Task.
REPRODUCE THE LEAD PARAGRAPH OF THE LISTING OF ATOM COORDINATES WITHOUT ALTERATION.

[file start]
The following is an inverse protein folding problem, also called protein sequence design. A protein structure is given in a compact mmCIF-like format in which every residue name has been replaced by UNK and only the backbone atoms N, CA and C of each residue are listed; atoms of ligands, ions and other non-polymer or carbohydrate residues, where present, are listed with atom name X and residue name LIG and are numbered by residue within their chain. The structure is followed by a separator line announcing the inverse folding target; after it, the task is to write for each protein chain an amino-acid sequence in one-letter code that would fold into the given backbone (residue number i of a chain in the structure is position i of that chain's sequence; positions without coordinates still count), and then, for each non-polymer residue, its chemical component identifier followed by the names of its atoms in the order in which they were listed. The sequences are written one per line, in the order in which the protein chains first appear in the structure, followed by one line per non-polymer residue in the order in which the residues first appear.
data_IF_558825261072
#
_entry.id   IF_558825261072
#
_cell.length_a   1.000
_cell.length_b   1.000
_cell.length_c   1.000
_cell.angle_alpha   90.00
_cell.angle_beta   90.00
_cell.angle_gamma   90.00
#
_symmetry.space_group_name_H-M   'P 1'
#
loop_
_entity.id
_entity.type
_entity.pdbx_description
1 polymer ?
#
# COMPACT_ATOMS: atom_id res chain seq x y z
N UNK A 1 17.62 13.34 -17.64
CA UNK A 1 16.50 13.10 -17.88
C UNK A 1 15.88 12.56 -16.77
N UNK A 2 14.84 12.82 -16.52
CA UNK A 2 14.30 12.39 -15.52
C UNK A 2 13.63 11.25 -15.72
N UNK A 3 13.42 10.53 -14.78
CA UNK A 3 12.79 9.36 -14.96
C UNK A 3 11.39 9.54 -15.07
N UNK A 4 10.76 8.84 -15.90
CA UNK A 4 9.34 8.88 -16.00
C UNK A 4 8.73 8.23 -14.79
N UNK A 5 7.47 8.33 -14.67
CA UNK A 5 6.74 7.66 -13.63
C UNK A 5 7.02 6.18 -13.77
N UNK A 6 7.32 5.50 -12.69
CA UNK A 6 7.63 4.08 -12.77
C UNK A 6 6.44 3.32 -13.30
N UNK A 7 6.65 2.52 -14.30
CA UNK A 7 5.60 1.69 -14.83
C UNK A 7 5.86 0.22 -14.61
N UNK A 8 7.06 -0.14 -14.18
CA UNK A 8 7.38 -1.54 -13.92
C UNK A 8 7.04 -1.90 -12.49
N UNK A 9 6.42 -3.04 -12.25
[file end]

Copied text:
The following is an inverse protein folding problem, also called protein sequence design. A protein structure is given in a compact mmCIF-like format in which every residue name has been replaced by UNK and only the backbone atoms N, CA and C of each residue are listed; atoms of ligands, ions and other non-polymer or carbohydrate residues, where present, are listed with atom name X and residue name LIG and are numbered by residue within their chain. The structure is followed by a separator line announcing the inverse folding target; after it, the task is to write for each protein chain an amino-acid sequence in one-letter code that would fold into the given backbone (residue number i of a chain in the structure is position i of that chain's sequence; positions without coordinates still count), and then, for each non-polymer residue, its chemical component identifier followed by the names of its atoms in the order in which they were listed. The sequences are written one per line, in the order in which the protein chains first appear in the structure, followed by one line per non-polymer residue in the order in which the residues first appear.